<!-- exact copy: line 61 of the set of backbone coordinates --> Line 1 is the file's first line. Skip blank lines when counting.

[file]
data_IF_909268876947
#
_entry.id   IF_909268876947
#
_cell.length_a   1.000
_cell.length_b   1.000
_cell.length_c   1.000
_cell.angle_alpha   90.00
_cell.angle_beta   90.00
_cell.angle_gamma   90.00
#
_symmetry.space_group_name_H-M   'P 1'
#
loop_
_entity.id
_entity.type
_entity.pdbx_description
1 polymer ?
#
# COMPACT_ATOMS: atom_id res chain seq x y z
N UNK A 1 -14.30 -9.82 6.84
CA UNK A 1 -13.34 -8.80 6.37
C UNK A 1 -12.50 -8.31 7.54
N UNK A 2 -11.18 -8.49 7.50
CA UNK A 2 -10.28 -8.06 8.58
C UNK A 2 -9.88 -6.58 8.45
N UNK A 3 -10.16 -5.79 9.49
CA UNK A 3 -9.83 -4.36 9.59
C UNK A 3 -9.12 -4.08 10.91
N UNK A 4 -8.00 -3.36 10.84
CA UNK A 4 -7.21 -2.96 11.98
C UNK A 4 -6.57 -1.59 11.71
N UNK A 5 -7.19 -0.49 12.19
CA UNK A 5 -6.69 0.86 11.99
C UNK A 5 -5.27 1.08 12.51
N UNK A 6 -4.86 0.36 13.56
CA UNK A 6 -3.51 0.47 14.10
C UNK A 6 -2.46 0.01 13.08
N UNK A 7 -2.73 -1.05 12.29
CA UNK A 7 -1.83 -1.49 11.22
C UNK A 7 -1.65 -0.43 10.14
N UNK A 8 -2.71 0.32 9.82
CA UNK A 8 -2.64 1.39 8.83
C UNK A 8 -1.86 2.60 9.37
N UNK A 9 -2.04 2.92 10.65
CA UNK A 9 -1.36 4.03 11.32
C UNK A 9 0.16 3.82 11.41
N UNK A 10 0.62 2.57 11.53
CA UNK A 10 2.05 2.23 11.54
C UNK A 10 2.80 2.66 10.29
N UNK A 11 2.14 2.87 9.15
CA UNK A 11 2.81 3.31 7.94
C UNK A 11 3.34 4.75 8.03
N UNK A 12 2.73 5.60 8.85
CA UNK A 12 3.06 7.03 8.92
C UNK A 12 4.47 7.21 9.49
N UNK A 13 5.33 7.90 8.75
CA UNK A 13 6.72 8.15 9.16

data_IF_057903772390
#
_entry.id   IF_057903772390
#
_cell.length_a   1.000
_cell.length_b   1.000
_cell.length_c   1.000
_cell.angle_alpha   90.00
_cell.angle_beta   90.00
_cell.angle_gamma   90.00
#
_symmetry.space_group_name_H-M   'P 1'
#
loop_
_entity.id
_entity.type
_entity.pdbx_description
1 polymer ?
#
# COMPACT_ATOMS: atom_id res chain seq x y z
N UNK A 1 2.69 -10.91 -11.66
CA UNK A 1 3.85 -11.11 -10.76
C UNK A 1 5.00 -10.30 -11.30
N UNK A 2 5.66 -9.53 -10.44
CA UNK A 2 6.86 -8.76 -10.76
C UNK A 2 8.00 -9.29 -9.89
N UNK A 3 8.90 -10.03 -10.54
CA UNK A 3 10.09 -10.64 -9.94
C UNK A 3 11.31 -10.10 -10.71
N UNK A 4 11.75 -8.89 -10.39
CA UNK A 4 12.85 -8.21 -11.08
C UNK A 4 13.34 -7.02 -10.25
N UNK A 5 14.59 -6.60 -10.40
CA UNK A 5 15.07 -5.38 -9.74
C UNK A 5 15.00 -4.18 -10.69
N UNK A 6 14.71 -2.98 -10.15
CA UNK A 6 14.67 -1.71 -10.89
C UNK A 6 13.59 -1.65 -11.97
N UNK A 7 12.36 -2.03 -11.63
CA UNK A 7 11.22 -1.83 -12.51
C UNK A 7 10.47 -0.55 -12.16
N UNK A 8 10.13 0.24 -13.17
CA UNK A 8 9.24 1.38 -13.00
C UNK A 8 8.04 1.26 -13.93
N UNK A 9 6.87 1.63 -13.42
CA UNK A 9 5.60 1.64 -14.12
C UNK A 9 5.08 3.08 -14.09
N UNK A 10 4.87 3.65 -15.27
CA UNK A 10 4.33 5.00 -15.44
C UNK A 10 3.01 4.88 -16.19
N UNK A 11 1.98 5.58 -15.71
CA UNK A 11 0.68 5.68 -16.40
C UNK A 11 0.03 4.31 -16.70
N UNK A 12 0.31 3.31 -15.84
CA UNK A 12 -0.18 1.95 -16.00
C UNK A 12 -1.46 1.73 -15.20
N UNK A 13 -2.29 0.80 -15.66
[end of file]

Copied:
_entry.id   IF_057903772390